Commanded And Actual Lambda Pid
Is any one using the commanded and actual lambda P.I.D. for diagnostic purposes ,
and if so . how?
I like using it for confirmation of system integrity matching the air fuel ratio sensor milliamp “0” match in conjunction with fuel trims for proper performance verification.
Rod, I also like looking at Lambda (very good PID). Another PID to help us decipher mixture status. I like to look at Fuel Trims while monitoring Lambda. It just so happens, today I used propane enrichment on a 2015 Ford Escape (2.0 L). Just for fun… Lambda dropped to 0.6, O2 Sensor Current went to -1.8 mA and Fuel Trims went to -30. it was cool to see Fuel Control (by ECM).
Depends on the vehicle. Some OEMs don't offer the option for those PIDs, or will only give you the commanded PID. It is handy, to prove that actual fuel control is happening when the trims are saying the PCM is trying…
My experience is the “actual lambda” PID exists on the generic side, only on vehicles with wide band AFRs. It’s a good universal method for looking at wide band output.
Dan, Many times when I'm not familiar with a car line(in my case any euro), or some component, I'm not knowledgeable of it's operation, going to generic helps me figure out how things function. In the old days, getting live data from Volkswagen, was a challenge, having to know the pid numbers. Also, converting crazy undocumented code numbers to generic Pxxxx codes. You do have to be…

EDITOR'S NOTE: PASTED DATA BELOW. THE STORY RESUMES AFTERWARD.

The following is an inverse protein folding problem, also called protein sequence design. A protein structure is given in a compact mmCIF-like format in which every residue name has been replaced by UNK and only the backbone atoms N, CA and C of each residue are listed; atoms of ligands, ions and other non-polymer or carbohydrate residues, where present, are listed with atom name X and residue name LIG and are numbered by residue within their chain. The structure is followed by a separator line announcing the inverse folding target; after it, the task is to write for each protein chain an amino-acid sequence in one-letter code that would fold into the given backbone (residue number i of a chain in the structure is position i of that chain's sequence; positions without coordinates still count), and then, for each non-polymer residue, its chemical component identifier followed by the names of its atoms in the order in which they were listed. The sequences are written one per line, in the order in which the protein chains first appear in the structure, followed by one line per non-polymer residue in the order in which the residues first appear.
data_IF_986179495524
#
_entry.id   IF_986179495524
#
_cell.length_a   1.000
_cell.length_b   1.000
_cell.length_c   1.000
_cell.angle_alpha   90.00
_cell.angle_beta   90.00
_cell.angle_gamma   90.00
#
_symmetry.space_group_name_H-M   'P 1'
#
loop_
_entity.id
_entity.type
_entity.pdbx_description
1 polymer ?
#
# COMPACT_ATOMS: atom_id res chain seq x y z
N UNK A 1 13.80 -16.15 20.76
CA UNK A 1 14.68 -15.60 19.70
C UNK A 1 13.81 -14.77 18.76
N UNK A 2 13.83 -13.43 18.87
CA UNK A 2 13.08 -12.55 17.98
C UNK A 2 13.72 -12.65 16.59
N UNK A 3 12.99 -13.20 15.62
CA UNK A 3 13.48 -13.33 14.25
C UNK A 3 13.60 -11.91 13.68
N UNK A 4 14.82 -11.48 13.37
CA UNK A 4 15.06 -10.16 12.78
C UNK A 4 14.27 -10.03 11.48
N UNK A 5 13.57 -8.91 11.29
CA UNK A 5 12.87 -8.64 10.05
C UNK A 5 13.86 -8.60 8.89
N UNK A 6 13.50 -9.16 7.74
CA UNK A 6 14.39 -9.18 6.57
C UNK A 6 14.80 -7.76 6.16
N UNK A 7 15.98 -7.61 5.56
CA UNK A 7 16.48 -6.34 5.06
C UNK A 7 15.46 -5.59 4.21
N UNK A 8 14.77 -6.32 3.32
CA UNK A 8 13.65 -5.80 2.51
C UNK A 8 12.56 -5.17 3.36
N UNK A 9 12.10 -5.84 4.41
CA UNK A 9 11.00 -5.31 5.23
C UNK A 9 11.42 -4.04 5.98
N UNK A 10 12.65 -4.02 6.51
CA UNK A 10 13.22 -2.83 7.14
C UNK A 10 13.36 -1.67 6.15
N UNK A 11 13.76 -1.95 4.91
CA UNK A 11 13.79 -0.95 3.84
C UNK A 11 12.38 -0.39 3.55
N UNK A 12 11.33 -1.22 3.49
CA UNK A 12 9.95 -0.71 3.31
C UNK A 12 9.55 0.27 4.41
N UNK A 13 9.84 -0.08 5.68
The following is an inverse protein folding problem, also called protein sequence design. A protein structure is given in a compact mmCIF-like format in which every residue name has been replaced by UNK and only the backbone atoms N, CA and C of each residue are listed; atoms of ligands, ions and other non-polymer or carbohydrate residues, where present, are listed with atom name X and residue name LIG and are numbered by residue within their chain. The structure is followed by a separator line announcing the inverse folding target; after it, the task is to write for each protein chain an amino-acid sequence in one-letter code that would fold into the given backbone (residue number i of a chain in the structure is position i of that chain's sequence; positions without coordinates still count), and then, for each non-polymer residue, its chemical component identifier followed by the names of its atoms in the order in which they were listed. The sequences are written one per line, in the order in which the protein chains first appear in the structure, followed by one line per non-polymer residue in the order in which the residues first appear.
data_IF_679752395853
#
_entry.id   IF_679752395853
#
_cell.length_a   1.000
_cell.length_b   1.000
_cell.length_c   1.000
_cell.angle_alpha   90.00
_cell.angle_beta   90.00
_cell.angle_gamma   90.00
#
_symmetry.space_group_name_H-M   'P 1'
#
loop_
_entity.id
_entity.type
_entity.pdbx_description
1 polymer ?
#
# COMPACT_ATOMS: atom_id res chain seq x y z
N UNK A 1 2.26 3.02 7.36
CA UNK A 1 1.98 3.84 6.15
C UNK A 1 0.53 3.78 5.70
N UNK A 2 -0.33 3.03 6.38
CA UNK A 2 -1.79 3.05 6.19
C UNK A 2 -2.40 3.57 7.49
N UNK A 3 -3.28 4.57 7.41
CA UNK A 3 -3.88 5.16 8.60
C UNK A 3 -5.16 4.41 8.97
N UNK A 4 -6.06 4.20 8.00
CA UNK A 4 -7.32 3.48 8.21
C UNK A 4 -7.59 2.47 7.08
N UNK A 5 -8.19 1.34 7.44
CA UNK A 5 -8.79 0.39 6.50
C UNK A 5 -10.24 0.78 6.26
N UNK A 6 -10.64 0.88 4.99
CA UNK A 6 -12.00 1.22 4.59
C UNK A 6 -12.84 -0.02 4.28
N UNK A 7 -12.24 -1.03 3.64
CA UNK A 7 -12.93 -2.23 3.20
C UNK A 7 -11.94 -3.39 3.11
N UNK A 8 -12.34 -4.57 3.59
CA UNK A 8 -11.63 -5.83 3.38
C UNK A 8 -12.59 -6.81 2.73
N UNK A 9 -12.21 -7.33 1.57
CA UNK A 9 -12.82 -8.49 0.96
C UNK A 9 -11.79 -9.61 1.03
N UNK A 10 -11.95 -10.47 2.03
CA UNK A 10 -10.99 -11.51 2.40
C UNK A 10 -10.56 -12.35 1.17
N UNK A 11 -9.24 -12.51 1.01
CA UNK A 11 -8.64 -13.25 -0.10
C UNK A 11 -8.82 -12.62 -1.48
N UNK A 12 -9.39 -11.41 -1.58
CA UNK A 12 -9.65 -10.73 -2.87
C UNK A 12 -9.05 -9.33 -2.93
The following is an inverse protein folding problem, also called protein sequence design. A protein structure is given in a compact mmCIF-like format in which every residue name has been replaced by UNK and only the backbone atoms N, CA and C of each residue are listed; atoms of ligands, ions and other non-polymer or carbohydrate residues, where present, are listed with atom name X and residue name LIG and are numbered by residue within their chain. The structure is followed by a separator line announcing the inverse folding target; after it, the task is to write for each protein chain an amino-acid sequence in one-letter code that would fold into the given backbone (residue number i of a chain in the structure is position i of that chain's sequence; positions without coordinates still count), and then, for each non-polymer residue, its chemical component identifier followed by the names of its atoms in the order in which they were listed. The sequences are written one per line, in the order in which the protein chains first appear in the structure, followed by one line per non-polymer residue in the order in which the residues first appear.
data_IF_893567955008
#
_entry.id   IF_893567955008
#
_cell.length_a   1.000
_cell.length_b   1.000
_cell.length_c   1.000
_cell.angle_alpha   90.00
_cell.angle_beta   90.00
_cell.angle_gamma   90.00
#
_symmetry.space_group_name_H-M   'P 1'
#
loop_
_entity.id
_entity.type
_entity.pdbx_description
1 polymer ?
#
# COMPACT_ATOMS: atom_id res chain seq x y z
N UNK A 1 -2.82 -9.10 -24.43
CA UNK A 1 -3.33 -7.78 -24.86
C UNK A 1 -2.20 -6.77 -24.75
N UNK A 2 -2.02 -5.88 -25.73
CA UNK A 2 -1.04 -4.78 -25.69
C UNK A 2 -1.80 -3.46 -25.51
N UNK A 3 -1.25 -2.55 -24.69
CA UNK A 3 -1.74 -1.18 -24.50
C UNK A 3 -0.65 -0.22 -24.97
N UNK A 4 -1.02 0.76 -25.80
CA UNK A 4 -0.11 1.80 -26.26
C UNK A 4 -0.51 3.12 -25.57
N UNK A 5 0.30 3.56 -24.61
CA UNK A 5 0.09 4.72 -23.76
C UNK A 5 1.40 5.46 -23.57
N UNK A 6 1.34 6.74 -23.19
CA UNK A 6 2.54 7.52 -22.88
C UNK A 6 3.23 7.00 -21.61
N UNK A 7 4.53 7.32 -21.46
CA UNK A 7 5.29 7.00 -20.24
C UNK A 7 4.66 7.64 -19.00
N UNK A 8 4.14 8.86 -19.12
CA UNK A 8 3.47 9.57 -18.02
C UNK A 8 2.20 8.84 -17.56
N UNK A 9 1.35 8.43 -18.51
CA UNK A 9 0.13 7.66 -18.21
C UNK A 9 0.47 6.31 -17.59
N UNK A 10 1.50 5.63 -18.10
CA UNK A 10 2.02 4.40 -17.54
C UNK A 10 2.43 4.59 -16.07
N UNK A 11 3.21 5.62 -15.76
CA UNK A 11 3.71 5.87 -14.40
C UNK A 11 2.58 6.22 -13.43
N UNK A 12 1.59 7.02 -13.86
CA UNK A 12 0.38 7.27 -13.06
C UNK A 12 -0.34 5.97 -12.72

Especially as VAG vehicles don't have a true correlation when it comes to fuel trims, that matches their adaptions in enhanced…generic is almost useless when it comes to trim and such in the Euro world.
I assume you mean the generic EQ ratio PIDs? Why use the miliamps when the ratio number already tells you what the sensor is measuring? Maybe I am misunderstanding what you wrote. I mainly compare EQ Ratio to measured Lambda in order to find wideband sensors that drift out of calibration and do not set a DTC. diag.net/msg/m5bc029q63…
Agree EQ ratio makes it simple, particularly when the wideband sensor is displayed in volts, who knows for each manufacturer what voltage lambda is.
Never thought of that approach! I just learned the normal voltages for the makes that use them. But, things are changing, as far as the voltages are concerned, so this is a much better way to assess what ‘normal’ voltage is.
Whatever Randy said. Its probably more right than any other answer you'll get….
Hi Rod, In regards to generic PIDS, logging commanded EQ vs Actual EQ vs Fuel Trim on a road test is a quick way to validate fuel delivery. For E85 vehicles, I find it useful to take a look at commanded Air Fuel Ratio as well so one can tell what the ECM is inferencing for alcohol content.
Scott, I am a bit perplexed by the MAP at 194kpa? Forced induction?
Hi John, Yes indeed, this is a turbocharged application. This is a 1.6L Mini (0.474 cyl air) and with the absolute load at 160% and cylinder air charge at 0.783 validate that the system is doing what it was designed to do!